Party at My House
One of my neighbors asked me the other day, "How long have you guys been having that party?" It has probably been nearly 20 years now; I remember when Sue and I decided that we needed to host a Christmas party, and my home for some reason made for an easier site than hers. She found out from Cait how to make the good egg nog that she'd remembered having at one time, and gave me a recipe that has been concocted differently each year since but with two invariables: make it a couple of days ahead of time, and use the good rum.
Neither Sue nor Cait live on the island any more, but I owe them both a nod each year when we gather in my kitchen to toast the first day of winter and the (seemingly contradictory) soon lengthening daylight. OK, maybe nobody really "toasts" anything at all, and I may be the only one who gets sentimental about the more, uh, bronze-age sorts of holidays, but I don't think so. One year, we sent out actual paper invitations to feast on St.Nicholas' Day, December 6th, he of course the patron of not only the Father Christmas image but, according the the St Nicholas Society of the UK, “…against robberies, of apothecaries, bakers, boatmen, bootblacks, brewers, captives, children, dockworkers, fishermen, lawsuits lost unjustly, longshoremen, mariners, parish clerks, poor people, sailors, scholars, schoolchildren, spinsters, students, thieves, travellers, unmarried girls, and watermen.”
That sounded about right for Matinicus.
The 6th is awfully early in the season, however, hard to manage the tree that soon and then, when our children went to the mainland for high school, no way they could get here that early. We settled on having our Christmas party be a Solstice party when it became obvious that absolutely no day of December would work out for all of our neighbors. We tried, valiantly, back years ago to schedule and re-schedule around people who wanted to be here, but it never worked. Working around one friend messes up another. Eventually we learned that the only solution was to have the party again next year, for those who miss it, and to pick and date and stick to it. Thus, Lisa wishes me "Happy Solstice." Suzanne wishes me "Happy Solstice." In this house, a happy heathen.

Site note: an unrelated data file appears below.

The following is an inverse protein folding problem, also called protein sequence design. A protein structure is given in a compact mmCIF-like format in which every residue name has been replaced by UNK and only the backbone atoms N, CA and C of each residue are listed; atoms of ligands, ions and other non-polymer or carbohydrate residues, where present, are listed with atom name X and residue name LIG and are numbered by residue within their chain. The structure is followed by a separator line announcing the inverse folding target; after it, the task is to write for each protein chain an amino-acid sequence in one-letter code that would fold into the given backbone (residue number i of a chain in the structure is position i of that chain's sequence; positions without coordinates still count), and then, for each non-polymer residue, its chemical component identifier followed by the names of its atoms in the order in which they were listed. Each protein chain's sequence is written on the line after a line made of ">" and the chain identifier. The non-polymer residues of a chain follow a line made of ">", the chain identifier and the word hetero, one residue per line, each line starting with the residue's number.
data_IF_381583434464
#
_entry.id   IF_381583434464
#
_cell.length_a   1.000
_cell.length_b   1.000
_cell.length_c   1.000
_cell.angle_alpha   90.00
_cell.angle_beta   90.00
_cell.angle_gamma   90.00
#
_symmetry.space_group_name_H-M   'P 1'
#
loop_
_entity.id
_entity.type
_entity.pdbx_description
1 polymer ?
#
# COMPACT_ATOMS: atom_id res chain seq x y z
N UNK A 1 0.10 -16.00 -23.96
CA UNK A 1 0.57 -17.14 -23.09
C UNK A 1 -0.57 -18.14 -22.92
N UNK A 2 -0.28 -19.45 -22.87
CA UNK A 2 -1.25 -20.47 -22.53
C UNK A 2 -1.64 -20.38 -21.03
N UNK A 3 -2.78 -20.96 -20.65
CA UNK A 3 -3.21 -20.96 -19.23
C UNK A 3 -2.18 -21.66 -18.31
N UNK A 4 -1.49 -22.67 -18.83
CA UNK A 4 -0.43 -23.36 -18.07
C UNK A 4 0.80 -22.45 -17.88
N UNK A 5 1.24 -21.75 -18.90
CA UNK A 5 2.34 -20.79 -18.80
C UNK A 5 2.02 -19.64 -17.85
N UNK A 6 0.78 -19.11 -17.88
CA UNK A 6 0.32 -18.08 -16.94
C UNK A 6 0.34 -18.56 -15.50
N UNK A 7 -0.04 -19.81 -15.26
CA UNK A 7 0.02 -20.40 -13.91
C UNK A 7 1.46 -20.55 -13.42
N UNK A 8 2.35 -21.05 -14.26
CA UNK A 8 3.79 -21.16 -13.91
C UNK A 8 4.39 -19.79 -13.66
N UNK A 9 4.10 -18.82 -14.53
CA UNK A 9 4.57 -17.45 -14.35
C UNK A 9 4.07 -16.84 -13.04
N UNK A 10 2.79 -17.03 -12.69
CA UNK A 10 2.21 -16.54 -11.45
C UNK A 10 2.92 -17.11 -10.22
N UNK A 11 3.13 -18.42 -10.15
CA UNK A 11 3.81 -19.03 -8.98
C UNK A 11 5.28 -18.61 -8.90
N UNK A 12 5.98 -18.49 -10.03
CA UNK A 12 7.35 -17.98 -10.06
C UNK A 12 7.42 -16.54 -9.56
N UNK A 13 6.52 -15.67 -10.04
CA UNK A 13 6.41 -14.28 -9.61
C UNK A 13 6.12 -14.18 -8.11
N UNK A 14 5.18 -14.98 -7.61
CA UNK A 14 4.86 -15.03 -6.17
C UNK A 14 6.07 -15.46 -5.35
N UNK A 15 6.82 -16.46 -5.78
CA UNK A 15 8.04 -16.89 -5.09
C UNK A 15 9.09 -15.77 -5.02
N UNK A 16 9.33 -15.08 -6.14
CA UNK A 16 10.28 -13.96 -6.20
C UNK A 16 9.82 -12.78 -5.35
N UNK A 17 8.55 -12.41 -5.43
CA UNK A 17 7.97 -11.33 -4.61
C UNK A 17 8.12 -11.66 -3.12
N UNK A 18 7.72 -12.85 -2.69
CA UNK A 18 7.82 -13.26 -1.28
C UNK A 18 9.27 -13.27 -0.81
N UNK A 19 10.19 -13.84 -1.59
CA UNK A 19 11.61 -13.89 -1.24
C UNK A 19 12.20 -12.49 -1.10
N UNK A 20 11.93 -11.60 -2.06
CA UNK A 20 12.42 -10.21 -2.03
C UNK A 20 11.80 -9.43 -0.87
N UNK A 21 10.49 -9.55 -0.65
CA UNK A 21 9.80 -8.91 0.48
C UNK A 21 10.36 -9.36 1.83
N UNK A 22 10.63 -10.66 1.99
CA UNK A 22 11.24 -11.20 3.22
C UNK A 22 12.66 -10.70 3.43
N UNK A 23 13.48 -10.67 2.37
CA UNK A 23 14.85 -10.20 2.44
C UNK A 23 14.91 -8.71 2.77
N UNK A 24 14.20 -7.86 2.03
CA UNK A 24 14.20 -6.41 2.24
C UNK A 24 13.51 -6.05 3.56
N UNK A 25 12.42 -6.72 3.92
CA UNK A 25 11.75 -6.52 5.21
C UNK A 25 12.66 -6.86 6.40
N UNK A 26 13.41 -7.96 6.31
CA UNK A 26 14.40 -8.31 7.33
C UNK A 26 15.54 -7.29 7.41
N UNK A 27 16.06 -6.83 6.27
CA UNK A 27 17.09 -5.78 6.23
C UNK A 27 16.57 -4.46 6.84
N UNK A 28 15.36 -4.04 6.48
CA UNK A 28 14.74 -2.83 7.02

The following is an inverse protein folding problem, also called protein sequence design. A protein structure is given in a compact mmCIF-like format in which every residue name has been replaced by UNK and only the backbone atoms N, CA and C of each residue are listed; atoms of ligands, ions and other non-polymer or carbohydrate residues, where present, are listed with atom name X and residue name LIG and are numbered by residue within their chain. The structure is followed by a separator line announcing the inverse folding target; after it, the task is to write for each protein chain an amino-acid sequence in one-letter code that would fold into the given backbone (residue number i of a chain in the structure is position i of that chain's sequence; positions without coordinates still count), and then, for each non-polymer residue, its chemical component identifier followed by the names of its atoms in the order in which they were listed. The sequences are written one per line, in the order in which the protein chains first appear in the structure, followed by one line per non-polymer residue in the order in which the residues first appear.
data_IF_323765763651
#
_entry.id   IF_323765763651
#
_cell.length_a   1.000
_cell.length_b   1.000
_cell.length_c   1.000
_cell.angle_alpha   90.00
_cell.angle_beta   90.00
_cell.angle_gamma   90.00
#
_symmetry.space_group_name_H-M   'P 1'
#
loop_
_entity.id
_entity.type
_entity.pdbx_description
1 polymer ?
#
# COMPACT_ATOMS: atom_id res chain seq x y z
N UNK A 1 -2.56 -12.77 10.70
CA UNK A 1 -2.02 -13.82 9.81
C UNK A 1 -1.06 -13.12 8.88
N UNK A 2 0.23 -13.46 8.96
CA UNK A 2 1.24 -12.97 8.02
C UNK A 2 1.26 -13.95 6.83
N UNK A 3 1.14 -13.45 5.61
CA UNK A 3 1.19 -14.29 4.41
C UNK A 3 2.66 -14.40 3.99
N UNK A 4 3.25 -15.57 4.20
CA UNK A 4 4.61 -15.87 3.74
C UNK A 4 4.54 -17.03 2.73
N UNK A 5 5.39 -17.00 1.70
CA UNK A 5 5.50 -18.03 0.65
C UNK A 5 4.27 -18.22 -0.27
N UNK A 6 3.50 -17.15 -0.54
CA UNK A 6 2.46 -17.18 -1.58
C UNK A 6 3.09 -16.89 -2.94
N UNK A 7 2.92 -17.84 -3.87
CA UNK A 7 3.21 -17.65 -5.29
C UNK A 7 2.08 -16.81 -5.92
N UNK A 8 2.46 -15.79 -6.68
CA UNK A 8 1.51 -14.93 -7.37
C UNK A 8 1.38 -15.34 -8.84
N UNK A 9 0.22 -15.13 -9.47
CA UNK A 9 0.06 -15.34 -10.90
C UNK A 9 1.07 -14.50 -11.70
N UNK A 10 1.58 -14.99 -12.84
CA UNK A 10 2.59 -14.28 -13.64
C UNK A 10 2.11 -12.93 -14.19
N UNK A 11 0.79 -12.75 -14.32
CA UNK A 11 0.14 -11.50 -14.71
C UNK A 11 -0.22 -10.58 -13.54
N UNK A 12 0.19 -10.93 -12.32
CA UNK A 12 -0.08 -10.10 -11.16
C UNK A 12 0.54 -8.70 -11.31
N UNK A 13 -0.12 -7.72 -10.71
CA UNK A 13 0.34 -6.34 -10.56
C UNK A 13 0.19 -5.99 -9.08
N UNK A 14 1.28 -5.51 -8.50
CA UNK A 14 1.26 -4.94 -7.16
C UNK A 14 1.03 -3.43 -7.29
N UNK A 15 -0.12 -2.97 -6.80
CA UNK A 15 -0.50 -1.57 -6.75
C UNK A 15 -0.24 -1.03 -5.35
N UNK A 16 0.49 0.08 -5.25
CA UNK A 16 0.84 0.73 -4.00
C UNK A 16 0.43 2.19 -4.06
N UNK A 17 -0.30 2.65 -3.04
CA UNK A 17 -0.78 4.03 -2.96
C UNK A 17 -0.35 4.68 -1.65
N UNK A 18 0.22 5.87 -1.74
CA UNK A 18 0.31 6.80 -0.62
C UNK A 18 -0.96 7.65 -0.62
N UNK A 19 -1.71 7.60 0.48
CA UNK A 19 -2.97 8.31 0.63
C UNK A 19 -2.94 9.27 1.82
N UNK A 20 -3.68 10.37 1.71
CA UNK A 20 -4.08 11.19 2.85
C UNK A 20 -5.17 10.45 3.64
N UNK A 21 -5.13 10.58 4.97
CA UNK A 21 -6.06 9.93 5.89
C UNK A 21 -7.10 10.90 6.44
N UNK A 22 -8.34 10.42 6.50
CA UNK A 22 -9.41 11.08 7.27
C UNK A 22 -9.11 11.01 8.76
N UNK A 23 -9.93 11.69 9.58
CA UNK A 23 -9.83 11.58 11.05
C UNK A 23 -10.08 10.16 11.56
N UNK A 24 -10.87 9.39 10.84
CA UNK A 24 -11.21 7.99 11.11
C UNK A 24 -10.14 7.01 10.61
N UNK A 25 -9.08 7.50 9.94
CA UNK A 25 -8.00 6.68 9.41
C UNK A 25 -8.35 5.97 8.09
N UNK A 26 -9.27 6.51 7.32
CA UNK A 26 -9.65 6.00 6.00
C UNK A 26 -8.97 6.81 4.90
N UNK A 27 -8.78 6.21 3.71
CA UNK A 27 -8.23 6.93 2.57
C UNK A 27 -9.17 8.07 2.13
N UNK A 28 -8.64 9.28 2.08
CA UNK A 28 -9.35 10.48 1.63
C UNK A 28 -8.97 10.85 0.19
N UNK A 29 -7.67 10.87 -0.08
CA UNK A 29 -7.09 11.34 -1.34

To be honest, it's all about the food, and as the hot dishes are fairly ordinary comfort-food fare, it's really all about the desserts. There aren't nearly people enough on Matinicus any more to begin to tackle everything I'd like to make, so maybe there's no cheesecake this year, maybe we'll wait and do the rugalah later, maybe we'll save the applesauce fruit rum thingy for Twelfth Night, but there will be ginger snaps, there will be chocolate pound cake, there will be pies, there will be baklava.
Every Christmas, there will be baklava. It has become one of those carved-in-stone traditions.
This year, for something new, we made Needhams, the old-fashioned candy made of coconut and mashed potato, dipped in chocolate and, uh, paraffin. No, no, you didn't see that (it is in the old recipes, though.) You do not taste the potato whatsoever (or the paraffin.) It's like a homemade Mounds bar. Very good. People gave me the very best of compliments when they said "just like my grandmother used to make." Thanks, Pat, for the recipe, although I did use butter instead of oleo.